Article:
The despicable Donald Sterling walked away with a huge pile of cash after his team sold for a record price. Players should do whatever they can to fight for a piece of that pie.
As Steve Ballmer takes over the L.A. Clippers, the NBA family breathes a sigh of relief at being rid of the holy embarrassment named Donald Sterling. There will be no boycotts, no protests, no whiplash legal observing. He's gone and the league is better for it. The Sterling legacy is one of shame, disgust and gross racism.
The $2 billion Sterling and his wife will walk away with also leaves a legacy of its own.
Even after the overheated sales of the Sacramento Kings and Milwaukee Bucks, the Clippers' purchase price was outrageous. Even in Los Angeles, even for an under-leveraged asset, even in the new NBA, even if we could make sense of it in the end. The price tag popped eyeballs and raised eyebrows.
That the sale came less than three years after the league's team owners rolled players in collective bargaining matters. The players gave up roughly $300 million of salary per season to owners crying poor. The owners' argument was that some teams couldn't stay solvent with players taking 57 percent of league revenue.
Left out of the revenue equation; the massive profits most owners make when they sell their teams.
There's only one owner -- Robert Johnson, who founded the expansion Bobcats -- who appears to have lost money in the aggregate in investing in the NBA. The Nets' Bruce Ratner might have taken a bath on his distressed sale of the team as well, but undoubtedly profited on a wider scale because he leveraged the franchise into one of New York's biggest development projects in recent years in Atlantic Yards in Brooklyn. Comcast didn't make a huge profit on the Sixers since they sold before the lockout was resolved, puzzlingly.
But every other sale (and there have been many) has netted the outgoing owner huge profits, and none were bigger than the payday afforded to the Sterlings. Players were already agitated in 2011 based on the huge sale price drawn by outgoing Warriors owner Chris Cohan, who earned $450 million for a team that at that point had two good seasons in its past 20. Sterling's team sold for four times than figure.
Team sales don't figure into basketball-related income because the folks netting the dough are leaving the league, so the players so responsible for the increasing value of all NBA franchises don't share in the profits when a franchise gets sold. The other NBA owners don't directly either, but rising sale prices boost the value of the their franchises.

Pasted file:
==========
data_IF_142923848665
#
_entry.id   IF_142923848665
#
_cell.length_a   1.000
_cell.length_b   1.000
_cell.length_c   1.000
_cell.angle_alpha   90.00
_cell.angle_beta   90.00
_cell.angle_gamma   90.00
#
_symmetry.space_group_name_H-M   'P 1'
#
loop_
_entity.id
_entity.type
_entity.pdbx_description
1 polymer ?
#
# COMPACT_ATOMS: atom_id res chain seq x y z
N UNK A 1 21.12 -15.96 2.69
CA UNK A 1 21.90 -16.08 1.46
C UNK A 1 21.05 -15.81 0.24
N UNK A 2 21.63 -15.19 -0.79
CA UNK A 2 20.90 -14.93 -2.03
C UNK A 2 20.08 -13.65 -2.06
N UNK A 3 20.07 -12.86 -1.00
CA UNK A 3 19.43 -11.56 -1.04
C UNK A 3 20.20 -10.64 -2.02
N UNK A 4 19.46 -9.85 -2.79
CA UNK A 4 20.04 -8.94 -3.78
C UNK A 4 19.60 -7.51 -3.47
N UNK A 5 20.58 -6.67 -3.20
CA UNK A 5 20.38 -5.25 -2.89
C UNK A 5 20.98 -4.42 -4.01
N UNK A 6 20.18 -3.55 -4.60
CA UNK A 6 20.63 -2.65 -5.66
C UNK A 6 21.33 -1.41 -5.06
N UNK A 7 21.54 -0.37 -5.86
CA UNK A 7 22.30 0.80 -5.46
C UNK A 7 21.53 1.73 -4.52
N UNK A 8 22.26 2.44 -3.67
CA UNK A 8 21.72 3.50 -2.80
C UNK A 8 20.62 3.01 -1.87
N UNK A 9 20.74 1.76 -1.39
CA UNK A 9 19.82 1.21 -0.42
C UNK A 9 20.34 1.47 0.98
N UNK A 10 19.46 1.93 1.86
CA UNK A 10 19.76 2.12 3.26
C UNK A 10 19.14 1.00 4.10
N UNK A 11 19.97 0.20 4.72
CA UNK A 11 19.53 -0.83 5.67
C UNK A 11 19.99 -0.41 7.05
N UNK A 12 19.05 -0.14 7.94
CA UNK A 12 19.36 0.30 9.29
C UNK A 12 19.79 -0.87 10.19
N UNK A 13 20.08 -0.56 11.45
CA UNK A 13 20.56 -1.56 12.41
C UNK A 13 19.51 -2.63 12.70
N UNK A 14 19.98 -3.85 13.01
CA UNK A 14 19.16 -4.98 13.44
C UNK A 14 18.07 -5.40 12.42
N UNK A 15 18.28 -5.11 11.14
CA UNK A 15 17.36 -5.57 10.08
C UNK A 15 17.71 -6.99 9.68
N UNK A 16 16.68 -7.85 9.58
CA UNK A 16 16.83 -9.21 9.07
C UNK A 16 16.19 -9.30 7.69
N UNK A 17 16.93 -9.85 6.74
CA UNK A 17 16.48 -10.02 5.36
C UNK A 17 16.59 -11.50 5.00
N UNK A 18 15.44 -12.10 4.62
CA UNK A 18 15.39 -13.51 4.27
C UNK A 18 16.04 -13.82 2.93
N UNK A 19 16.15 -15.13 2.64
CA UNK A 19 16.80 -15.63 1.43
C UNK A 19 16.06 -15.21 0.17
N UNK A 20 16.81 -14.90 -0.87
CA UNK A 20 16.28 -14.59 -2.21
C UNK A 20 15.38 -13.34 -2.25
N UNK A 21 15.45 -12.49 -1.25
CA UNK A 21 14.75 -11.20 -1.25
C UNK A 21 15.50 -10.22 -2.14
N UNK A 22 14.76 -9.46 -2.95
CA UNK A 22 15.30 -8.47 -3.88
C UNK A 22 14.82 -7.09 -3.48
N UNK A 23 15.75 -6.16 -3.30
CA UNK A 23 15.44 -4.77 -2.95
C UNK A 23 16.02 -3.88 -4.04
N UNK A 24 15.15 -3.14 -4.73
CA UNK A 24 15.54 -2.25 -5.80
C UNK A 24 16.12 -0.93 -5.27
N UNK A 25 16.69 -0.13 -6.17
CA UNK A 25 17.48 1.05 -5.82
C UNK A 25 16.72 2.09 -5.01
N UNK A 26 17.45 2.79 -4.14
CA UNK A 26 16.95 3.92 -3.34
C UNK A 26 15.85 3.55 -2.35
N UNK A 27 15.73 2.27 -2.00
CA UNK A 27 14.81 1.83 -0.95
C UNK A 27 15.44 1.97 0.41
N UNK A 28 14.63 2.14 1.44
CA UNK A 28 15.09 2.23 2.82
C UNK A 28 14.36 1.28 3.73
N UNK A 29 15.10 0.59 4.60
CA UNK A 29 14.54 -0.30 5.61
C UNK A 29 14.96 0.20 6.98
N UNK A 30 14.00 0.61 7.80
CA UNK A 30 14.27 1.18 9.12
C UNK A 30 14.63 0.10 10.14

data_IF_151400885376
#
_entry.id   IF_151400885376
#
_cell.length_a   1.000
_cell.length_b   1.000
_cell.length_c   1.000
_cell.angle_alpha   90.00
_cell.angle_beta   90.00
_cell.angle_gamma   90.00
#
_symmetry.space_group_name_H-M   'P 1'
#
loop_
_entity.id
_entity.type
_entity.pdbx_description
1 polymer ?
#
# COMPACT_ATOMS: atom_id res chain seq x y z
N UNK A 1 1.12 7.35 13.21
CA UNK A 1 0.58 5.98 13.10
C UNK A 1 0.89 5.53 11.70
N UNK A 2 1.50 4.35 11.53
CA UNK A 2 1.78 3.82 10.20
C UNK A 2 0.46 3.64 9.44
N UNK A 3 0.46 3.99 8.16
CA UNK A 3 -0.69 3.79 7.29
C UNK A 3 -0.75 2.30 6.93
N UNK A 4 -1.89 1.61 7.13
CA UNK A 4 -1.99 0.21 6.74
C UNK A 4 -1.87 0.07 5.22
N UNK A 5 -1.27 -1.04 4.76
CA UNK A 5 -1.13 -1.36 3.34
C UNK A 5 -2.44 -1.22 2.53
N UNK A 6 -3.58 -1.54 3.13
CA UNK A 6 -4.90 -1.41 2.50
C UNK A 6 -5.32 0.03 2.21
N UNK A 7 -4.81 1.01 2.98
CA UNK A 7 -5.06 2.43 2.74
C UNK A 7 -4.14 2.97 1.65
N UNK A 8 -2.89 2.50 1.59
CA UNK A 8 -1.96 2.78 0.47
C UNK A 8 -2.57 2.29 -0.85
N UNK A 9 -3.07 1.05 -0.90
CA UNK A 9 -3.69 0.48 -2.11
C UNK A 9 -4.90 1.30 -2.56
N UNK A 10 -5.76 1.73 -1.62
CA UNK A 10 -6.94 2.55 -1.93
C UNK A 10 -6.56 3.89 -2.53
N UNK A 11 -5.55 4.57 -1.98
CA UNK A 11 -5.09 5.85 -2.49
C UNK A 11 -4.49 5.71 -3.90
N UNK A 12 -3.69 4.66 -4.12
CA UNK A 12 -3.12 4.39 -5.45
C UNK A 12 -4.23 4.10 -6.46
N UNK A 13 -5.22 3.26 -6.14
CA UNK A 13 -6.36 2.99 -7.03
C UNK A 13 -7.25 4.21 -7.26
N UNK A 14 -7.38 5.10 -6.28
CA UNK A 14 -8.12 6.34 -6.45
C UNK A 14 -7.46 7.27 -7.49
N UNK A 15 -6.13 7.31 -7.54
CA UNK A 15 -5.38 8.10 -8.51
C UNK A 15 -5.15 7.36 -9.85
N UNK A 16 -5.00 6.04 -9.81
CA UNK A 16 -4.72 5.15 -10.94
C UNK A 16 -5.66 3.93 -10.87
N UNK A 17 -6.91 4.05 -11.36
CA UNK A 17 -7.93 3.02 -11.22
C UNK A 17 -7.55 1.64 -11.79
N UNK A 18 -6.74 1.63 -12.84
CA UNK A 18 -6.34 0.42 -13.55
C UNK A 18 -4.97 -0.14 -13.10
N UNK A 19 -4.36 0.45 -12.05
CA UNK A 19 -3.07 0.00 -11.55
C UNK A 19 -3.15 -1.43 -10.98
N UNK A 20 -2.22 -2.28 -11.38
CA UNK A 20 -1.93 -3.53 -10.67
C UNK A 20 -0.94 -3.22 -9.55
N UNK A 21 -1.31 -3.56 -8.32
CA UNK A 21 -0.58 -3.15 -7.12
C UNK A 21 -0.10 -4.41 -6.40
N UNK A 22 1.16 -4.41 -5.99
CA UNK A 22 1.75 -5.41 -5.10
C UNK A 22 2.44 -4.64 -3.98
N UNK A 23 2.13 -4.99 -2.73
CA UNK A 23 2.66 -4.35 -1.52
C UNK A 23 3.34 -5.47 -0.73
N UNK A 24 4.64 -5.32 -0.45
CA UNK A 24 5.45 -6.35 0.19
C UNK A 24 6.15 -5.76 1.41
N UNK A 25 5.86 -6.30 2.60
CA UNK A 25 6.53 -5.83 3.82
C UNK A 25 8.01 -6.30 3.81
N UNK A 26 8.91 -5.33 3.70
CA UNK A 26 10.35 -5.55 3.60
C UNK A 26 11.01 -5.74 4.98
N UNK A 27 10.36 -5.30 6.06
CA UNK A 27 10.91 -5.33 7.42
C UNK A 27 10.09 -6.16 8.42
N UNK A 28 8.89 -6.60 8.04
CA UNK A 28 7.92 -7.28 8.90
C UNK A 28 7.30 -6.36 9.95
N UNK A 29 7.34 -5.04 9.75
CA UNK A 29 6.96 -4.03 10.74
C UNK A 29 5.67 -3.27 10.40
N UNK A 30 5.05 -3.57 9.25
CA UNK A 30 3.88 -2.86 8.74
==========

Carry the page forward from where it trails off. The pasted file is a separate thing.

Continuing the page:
This is a cudgel players should wield more heavily in 2017 labor negotiations. The Ballmer purchase blows all others out of the water and into the front of mind. That round, fat number just can't be avoided. If owners want further reduction of players' share of revenue, players should point to the Sterlings' take with their index fingers and throw up their middle fingers for good measure.
One league retort to this issue I heard from officials in 2011 is that owners, not players, carry the risk of financing a team and thus should be afforded the profits when a franchise changes hands. But at this point, there is no risk to owning an NBA team. The Maloofs ran a team into the ground, crossed the NBA and still made off with a record sale price. Donald Sterling was stupid and horrible enough a person to get banned from the NBA for life and still made a 10-figure profit. A 10-figure profit.
Risk? What risk?
The owners don't have to bend, but players don't have to break. It's reasonable to consider the last four collective bargaining agreements (back to 1995) to be the owners regaining control of the finances of the league. They ended the Glenn Robinson-style rookie deals, the Juwan Howard mammoth contracts, the Isiah Thomas-style payrolls, the Kobe Bryant $30 million per year salaries.
Now a man who did less than nothing to help the league grow has a $2 billion cash-out. Isn't it time for players to fight back?
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